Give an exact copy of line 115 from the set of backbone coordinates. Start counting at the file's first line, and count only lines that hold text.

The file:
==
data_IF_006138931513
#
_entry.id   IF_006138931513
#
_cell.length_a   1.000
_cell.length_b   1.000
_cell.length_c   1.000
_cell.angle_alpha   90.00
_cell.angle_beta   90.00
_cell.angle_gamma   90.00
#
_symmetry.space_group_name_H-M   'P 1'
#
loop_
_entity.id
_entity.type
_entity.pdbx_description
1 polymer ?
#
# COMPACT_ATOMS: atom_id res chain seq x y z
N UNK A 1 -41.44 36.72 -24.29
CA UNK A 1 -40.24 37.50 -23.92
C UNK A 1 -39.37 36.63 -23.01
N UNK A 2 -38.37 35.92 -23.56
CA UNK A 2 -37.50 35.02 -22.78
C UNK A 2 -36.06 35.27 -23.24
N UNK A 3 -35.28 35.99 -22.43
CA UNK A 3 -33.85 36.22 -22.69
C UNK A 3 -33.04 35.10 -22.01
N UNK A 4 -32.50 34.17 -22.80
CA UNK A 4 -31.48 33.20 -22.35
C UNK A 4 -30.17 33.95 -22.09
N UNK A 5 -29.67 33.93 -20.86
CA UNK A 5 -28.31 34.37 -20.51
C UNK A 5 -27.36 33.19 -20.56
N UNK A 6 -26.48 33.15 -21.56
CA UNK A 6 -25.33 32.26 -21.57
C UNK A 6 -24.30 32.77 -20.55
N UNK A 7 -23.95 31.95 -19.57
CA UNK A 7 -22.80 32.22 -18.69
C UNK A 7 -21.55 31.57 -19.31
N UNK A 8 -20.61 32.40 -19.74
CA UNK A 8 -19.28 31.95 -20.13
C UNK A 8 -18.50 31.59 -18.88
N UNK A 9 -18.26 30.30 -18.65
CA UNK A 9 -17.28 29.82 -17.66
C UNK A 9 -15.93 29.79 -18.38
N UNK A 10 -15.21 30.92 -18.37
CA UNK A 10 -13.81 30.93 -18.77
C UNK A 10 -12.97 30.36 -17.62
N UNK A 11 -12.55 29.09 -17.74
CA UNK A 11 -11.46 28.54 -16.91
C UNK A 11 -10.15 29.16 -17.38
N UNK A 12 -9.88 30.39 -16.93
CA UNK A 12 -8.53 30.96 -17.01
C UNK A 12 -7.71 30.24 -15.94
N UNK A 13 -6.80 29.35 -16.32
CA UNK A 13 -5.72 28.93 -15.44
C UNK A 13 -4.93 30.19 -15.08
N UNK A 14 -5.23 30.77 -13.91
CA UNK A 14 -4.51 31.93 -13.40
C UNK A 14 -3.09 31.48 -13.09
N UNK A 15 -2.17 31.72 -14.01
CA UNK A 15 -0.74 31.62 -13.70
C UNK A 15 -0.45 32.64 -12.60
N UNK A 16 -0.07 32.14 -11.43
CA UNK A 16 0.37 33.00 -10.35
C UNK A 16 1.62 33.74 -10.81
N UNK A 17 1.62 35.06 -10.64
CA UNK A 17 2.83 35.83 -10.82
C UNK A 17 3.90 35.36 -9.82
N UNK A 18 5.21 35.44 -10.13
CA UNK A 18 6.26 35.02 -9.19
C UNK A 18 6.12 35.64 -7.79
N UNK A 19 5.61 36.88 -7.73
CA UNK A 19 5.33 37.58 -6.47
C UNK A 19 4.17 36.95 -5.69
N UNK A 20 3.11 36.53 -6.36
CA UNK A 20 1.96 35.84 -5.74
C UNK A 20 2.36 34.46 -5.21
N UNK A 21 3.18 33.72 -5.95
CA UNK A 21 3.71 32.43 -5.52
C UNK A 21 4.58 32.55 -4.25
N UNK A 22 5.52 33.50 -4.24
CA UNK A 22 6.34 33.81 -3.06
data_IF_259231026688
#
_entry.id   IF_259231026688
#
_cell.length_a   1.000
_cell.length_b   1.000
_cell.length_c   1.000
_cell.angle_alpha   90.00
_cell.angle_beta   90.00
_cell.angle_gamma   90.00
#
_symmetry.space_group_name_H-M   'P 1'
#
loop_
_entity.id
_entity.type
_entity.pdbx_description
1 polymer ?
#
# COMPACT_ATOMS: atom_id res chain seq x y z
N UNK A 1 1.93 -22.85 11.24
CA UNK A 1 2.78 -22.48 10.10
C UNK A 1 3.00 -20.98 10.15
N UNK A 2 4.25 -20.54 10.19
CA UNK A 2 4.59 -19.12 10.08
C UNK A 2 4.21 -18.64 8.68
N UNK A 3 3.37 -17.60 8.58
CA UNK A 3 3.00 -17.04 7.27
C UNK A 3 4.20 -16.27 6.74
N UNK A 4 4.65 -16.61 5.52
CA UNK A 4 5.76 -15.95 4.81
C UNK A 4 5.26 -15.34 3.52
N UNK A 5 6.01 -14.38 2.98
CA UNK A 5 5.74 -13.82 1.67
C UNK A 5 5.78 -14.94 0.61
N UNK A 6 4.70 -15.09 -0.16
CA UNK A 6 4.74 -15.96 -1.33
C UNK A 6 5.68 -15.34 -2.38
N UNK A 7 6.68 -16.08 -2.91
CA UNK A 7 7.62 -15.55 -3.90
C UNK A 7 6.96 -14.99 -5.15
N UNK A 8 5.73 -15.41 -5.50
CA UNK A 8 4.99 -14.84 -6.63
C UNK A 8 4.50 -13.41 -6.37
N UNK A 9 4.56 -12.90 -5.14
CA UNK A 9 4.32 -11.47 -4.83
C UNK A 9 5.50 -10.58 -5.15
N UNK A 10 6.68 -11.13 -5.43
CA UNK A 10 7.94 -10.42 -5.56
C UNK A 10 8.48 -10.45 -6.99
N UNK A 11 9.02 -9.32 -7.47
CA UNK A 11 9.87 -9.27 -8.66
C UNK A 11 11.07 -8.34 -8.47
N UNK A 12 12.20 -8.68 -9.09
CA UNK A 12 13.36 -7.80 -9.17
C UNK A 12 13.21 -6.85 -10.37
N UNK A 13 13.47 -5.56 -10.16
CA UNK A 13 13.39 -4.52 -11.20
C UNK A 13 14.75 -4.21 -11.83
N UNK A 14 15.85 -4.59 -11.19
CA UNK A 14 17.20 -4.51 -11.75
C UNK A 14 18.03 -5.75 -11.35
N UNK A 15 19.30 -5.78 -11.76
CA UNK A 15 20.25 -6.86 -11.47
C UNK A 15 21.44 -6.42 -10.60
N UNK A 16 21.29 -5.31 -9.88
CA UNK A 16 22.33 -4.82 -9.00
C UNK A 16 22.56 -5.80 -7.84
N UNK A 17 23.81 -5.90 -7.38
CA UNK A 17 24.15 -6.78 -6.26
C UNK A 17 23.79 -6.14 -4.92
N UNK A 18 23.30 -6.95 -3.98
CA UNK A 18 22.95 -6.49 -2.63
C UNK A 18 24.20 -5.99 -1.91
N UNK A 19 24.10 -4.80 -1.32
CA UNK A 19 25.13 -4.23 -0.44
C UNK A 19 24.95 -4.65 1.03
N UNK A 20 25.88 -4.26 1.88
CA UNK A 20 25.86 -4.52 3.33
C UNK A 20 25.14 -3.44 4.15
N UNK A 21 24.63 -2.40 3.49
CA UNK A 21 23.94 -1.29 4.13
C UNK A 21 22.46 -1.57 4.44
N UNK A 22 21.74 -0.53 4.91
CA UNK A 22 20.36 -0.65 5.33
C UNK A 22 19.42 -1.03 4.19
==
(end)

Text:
N UNK A 4 4.65 -16.61 5.52